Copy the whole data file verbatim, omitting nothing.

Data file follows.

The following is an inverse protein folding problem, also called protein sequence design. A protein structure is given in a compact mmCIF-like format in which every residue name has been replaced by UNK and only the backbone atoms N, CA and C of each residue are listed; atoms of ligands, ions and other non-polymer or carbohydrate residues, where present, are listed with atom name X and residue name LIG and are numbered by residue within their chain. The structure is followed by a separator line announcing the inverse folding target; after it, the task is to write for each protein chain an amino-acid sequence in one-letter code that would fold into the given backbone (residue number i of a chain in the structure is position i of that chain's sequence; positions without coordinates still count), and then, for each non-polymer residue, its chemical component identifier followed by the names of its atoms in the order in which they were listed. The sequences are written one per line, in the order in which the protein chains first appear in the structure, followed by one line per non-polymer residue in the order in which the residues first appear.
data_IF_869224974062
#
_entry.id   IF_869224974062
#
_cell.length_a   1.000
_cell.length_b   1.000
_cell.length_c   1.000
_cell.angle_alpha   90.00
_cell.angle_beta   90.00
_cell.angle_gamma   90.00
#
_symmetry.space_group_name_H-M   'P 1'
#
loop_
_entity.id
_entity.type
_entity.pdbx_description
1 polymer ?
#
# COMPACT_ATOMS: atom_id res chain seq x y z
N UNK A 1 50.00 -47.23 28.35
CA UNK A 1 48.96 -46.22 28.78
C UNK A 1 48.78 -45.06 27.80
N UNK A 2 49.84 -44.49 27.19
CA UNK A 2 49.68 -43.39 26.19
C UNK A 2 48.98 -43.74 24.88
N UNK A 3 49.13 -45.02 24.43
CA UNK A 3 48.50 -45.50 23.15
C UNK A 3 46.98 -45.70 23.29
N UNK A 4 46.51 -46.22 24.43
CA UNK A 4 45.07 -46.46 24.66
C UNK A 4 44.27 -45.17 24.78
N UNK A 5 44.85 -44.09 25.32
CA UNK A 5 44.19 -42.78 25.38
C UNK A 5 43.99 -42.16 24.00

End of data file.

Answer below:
The following is an inverse protein folding problem, also called protein sequence design. A protein structure is given in a compact mmCIF-like format in which every residue name has been replaced by UNK and only the backbone atoms N, CA and C of each residue are listed; atoms of ligands, ions and other non-polymer or carbohydrate residues, where present, are listed with atom name X and residue name LIG and are numbered by residue within their chain. The structure is followed by a separator line announcing the inverse folding target; after it, the task is to write for each protein chain an amino-acid sequence in one-letter code that would fold into the given backbone (residue number i of a chain in the structure is position i of that chain's sequence; positions without coordinates still count), and then, for each non-polymer residue, its chemical component identifier followed by the names of its atoms in the order in which they were listed. The sequences are written one per line, in the order in which the protein chains first appear in the structure, followed by one line per non-polymer residue in the order in which the residues first appear.
data_IF_869224974062
#
_entry.id   IF_869224974062
#
_cell.length_a   1.000
_cell.length_b   1.000
_cell.length_c   1.000
_cell.angle_alpha   90.00
_cell.angle_beta   90.00
_cell.angle_gamma   90.00
#
_symmetry.space_group_name_H-M   'P 1'
#
loop_
_entity.id
_entity.type
_entity.pdbx_description
1 polymer ?
#
# COMPACT_ATOMS: atom_id res chain seq x y z
N UNK A 1 50.00 -47.23 28.35
CA UNK A 1 48.96 -46.22 28.78
C UNK A 1 48.78 -45.06 27.80
N UNK A 2 49.84 -44.49 27.19
CA UNK A 2 49.68 -43.39 26.19
C UNK A 2 48.98 -43.74 24.88
N UNK A 3 49.13 -45.02 24.43
CA UNK A 3 48.50 -45.50 23.15
C UNK A 3 46.98 -45.70 23.29
N UNK A 4 46.51 -46.22 24.43
CA UNK A 4 45.07 -46.46 24.66
C UNK A 4 44.27 -45.17 24.78
N UNK A 5 44.85 -44.09 25.32
CA UNK A 5 44.19 -42.78 25.38
C UNK A 5 43.99 -42.16 24.00